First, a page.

Arguably, David’s finest hour as an activist and author was the serendipitous publication of Debt: The First 5,000 Years just as public anger over the economic debacle of 2008 was coalescing into Occupy Wall Street and the wave of autonomous, directly democratic organizing around it. An early OWS organizer, David will always be associated with the slogan, “We are the 99%!” (although he did not claim sole credit for it). His real achievement was to make us see debt for what it really is: a system of domination that privileges those who are assumed to have “good credit” and disadvantage those who are assumed not to. Many people had some understanding of this after the 2008 crash, but David — in his book and through his work with OWS — helped crystallize it and make it a focal point for organizing.
David was always bombarding us with fresh ideas and perspectives, from the Rolling Jubilee Fund that buys and erases debt to the plague of “bullshit jobs” to the “secret joys of bureaucracy” to his delightful essay on “The People as Nurse-maids to the King” (read it and find out). Many of us remember the time Washington, D.C., police kettled hundreds of activists, including David, and he turned the tables by ordering dozens of pizzas to be delivered to the captive masses. (Like Emma Goldman, David came to the revolution to dance.) There was never a problem or a situation, as far as David was concerned, that couldn’t be tweaked to signify something other than what we’re told it sig-nifies, and probably something liberating. It could be in the form of written word or direct action, but either way, it bore the mark of his unique mind.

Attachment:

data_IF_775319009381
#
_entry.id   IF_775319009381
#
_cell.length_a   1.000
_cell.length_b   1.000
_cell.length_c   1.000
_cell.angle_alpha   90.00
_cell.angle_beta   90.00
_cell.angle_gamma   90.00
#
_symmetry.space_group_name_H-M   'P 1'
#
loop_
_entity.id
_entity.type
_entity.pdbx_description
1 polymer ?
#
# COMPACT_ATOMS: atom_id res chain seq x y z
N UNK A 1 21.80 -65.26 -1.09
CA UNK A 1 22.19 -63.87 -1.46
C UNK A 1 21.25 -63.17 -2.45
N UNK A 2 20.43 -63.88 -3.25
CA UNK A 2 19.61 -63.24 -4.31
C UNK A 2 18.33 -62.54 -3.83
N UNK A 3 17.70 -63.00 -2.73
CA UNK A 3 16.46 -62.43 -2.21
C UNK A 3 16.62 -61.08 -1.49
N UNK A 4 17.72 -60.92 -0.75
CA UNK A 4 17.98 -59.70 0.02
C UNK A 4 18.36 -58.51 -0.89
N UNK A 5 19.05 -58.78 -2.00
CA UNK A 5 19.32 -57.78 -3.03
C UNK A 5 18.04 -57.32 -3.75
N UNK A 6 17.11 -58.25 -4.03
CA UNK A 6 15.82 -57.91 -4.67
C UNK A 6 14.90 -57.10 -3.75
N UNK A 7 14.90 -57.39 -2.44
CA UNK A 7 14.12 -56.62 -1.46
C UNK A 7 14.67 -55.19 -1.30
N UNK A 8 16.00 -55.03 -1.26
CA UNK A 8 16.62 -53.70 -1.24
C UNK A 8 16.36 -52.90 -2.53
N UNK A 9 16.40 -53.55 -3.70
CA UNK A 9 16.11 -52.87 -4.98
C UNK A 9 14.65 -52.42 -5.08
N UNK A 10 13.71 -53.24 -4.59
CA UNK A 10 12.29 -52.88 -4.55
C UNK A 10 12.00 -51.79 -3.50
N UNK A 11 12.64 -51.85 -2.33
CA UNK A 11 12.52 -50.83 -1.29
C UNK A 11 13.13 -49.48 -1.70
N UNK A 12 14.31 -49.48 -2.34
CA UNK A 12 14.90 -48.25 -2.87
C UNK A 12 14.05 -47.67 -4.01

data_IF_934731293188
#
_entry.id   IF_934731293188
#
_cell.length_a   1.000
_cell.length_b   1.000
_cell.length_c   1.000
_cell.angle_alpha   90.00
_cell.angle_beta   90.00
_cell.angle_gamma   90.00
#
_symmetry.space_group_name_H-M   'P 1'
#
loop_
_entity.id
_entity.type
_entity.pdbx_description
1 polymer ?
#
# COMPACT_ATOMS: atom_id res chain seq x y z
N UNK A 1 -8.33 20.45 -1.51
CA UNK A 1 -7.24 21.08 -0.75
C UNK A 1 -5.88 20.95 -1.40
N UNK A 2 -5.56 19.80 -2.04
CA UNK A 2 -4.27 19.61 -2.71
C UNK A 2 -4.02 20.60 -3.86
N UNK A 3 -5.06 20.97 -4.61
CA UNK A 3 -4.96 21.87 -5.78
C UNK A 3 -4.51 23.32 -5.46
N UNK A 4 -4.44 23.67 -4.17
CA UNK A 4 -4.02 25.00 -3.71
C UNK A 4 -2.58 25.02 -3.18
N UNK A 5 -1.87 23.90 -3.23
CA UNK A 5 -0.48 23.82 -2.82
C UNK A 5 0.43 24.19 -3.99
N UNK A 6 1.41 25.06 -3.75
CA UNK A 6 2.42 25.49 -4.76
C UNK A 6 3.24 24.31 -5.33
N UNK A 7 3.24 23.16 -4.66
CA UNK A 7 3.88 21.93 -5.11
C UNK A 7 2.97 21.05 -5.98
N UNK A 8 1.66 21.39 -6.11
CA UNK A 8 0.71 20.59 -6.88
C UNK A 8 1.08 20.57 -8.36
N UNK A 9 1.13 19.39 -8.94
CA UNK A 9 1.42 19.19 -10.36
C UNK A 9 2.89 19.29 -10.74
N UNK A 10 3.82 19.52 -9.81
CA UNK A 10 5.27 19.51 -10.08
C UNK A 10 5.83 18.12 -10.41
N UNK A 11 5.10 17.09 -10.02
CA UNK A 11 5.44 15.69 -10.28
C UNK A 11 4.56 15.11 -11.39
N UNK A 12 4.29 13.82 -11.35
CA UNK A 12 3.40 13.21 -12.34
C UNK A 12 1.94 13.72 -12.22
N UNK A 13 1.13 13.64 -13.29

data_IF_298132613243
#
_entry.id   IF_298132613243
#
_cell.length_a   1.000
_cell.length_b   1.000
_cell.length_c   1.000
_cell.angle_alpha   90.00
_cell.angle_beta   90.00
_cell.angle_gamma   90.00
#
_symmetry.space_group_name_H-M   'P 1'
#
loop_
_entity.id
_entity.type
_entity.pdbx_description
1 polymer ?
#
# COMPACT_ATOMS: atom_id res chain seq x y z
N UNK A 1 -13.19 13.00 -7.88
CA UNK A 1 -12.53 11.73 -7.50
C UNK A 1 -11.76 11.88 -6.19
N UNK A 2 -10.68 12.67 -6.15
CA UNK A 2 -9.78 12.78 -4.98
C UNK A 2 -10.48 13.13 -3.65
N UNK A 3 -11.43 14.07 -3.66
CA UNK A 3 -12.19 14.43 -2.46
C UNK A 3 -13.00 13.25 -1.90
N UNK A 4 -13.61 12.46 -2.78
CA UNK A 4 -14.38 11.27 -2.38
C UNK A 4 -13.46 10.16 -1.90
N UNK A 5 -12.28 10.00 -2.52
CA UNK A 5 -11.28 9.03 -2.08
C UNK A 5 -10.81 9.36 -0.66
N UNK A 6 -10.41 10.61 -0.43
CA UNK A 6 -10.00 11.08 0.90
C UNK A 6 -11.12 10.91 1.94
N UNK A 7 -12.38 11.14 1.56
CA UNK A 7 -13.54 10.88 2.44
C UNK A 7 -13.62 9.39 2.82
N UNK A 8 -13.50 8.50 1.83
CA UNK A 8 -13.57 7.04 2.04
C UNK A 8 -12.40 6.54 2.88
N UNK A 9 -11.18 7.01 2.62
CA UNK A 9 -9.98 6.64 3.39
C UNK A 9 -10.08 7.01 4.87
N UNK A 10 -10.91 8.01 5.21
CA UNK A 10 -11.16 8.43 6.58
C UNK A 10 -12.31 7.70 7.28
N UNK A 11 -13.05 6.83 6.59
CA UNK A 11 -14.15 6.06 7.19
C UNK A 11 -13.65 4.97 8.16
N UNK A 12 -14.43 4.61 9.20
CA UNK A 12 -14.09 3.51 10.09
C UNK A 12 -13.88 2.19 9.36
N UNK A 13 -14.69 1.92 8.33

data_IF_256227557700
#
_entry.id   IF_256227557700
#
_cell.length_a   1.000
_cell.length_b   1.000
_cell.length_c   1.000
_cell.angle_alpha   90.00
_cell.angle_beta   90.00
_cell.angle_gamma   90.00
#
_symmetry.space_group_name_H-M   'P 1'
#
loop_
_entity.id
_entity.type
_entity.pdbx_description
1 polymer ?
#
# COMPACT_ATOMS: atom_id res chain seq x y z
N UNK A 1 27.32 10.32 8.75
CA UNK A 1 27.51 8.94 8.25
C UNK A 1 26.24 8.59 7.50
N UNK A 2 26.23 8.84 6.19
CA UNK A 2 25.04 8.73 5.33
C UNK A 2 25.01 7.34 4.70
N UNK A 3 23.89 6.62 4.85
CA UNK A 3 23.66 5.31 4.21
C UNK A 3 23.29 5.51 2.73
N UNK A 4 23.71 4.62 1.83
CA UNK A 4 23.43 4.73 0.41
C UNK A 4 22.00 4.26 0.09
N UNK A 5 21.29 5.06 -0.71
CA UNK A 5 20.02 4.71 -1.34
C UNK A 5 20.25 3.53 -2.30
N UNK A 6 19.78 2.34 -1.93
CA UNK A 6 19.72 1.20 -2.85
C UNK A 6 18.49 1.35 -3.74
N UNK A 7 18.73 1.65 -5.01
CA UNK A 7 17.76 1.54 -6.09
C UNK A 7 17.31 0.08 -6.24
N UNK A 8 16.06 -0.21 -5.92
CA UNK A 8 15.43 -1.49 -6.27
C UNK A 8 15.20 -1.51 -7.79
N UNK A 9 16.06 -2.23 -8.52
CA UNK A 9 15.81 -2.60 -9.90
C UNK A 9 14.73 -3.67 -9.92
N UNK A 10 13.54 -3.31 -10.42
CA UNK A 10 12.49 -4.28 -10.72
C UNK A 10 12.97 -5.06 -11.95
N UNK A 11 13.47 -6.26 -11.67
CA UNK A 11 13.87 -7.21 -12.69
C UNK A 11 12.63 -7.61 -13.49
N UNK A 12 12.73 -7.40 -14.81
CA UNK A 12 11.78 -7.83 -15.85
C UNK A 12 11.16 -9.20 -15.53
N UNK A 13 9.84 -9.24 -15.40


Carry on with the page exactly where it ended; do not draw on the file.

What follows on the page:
With David gone from us at 59, the tragedy is that there would have been so much more. We can still look forward to his last book, The Dawn of Everything: A New History of Humanity, which was written with David Wengrow and attacks the many false assumptions that reinforce inequality as an inevitable part of human development, which comes out next year. But he won’t be around to provide the playful turn of thought that he always brought to our theory and practice as activists. Personally, I’ll remember the many times we swapped ideas, frustrations and plans when we both lived in New York — often in front of a laptop on the floor of his apartment in the union-sponsored Penn South complex (David was a proud New Yorker, proud of his working-class roots) or in a small restaurant on West 32nd Street where David could satisfy his relentless craving for Korean food. I regret that we’ll never do it again.
What we still have is the books — his “children,” he called them — and the opportunity they give us to study his method, absorb his faith in self-organizing and mutual aid, and try to apply it ourselves. Here’s how I distill it:
Observation. Paradox. Analysis. Communication. Action. Occasionally, all at the same time.